In an upcoming edition of Commercial Motor (3 October), the winners of the inaugural Used Truck Awards will be revealed. The shortlist (CM, 1 August 2013) was drawn up by a panel of experts who proved candid and unforgiving in selecting the contenders; there was little room for sentiment.
Benchmarks for the shortlist included market opinion, the technical aspect of each vehicle, residual values, a vehicle’s versatility and whether or not it was genuinely fit for purpose.
The voting is also proving frenetic with clear, but not uncatchable, leaders in each of the six categories (you can still vote, go to commercialmotor.com).
One area the panel agreed upon that was difficult to gauge was the importance of the aftermarket. Certain manufacturers have built strong networks off the back of decent marketshare, amalgamations and multi-franchising; others are more thinly spread but what is universal is location.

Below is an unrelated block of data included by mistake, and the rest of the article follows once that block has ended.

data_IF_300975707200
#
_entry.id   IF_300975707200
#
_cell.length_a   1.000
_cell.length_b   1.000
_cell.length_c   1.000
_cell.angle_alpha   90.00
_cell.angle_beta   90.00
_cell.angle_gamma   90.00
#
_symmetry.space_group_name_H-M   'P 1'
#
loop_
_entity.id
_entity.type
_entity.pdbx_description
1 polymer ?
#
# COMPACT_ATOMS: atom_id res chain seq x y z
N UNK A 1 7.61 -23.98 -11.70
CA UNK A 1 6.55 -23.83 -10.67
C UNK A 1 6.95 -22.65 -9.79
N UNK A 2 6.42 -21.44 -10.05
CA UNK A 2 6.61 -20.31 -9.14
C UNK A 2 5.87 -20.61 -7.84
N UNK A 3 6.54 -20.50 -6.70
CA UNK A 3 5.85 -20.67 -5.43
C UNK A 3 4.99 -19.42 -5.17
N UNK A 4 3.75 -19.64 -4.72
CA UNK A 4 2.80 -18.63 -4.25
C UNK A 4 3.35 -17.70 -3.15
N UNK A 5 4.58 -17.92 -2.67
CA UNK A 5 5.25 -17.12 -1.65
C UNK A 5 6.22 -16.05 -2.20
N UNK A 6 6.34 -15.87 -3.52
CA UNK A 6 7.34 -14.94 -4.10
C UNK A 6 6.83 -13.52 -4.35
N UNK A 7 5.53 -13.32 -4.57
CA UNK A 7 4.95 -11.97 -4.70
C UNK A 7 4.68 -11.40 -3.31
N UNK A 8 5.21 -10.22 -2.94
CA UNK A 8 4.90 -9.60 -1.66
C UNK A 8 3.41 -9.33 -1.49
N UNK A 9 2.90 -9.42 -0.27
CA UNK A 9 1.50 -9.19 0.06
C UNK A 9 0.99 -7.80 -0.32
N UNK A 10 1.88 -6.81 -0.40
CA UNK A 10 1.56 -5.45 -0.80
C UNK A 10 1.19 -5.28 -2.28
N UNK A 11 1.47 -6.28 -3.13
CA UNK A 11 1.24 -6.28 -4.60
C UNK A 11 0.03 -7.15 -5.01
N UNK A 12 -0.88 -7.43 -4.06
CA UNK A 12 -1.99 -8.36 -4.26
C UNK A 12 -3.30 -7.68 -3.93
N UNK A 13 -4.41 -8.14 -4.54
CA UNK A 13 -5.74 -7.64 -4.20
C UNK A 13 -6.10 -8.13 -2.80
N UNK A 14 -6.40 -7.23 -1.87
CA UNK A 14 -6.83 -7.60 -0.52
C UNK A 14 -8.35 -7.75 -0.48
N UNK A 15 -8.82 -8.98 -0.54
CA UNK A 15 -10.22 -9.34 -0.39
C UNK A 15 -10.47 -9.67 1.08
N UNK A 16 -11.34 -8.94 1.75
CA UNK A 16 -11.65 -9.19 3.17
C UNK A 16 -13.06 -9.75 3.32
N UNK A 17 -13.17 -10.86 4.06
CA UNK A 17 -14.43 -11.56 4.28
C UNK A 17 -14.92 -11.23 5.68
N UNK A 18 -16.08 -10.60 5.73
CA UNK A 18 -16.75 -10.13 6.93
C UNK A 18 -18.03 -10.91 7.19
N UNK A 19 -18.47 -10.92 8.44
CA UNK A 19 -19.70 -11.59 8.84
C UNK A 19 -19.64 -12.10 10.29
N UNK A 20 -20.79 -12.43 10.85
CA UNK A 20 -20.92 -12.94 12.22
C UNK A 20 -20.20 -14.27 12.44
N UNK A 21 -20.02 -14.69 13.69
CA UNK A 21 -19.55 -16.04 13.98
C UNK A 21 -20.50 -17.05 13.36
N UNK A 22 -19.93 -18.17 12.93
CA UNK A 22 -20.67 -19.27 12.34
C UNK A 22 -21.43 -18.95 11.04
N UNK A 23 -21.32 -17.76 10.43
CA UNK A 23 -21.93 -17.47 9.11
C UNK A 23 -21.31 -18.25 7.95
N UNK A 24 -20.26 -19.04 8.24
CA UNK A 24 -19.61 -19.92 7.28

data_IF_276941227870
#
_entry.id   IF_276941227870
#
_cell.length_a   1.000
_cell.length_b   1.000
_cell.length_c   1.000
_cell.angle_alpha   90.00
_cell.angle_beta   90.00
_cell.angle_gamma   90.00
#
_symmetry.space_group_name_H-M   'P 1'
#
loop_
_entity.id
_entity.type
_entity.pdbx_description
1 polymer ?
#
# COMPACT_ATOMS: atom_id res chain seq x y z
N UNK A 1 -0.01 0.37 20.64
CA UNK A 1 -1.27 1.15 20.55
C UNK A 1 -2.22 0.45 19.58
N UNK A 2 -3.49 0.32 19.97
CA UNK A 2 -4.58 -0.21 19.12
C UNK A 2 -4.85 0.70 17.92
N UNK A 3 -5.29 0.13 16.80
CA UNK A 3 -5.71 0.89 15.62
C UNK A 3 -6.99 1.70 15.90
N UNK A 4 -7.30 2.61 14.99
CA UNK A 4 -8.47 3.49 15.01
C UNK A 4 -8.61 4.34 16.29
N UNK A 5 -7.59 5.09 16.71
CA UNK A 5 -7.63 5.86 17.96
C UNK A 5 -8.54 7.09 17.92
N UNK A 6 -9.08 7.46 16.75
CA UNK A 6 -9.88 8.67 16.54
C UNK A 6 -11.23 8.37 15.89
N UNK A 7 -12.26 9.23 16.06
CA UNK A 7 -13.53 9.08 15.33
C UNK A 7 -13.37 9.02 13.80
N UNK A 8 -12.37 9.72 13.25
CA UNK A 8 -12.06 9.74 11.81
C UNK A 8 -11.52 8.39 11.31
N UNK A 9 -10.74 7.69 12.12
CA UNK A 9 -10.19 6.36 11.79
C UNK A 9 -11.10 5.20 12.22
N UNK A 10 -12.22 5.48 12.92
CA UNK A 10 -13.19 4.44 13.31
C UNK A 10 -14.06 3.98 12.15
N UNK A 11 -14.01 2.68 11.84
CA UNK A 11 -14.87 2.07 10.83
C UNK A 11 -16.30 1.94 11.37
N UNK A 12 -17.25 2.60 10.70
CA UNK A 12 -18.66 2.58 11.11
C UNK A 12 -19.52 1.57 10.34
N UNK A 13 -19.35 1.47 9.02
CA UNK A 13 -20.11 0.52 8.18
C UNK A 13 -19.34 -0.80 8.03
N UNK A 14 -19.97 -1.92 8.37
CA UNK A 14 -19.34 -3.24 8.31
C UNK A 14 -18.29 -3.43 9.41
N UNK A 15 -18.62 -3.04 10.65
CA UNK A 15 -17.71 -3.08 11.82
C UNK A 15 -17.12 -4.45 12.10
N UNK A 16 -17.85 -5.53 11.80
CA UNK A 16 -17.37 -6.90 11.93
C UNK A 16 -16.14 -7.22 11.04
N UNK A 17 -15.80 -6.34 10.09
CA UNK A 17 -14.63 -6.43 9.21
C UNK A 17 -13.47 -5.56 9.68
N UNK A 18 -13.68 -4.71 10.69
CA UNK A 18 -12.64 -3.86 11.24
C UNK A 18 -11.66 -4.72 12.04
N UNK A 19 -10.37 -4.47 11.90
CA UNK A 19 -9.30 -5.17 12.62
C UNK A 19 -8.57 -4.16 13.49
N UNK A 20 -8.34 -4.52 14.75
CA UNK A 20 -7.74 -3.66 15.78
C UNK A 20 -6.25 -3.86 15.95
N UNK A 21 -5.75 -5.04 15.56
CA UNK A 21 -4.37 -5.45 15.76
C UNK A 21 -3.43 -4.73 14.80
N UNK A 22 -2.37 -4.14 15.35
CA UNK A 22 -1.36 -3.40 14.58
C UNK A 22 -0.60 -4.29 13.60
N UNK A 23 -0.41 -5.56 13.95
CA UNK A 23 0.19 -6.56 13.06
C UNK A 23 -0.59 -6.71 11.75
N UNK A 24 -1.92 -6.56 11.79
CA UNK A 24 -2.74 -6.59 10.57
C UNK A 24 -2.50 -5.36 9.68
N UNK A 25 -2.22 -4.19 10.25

More operators defer maintenance to the vehicles’ manufacturer, so there is little point buying the truck of your dreams if the nearest available dealer is 40 miles away. Downtime would be horrendous, better to source a truck where back up is on the on the doorstep.
Then it becomes a question of just how good that dealer is when it comes to doing the work, supplying parts, being affordable and delivering customer service. A manufacturer’s dealer network is only as good as its weakest member.
It is now widely accepted that no one builds a bad truck these days, but what makes a good truck might have little to do with the truck itself.
Trailer and body manufacturer Cartwright Group has announced a record year for its rentals division. Annual turnover in the division last ... more
With no real automotive manufacturing of its own, Africa has long been an open market for exporters. The British excel at supplying viable ... more
Maritime Transport’s used trucks business – Secondhandtrucks.co.uk – has reported “the best start to a year it has ... more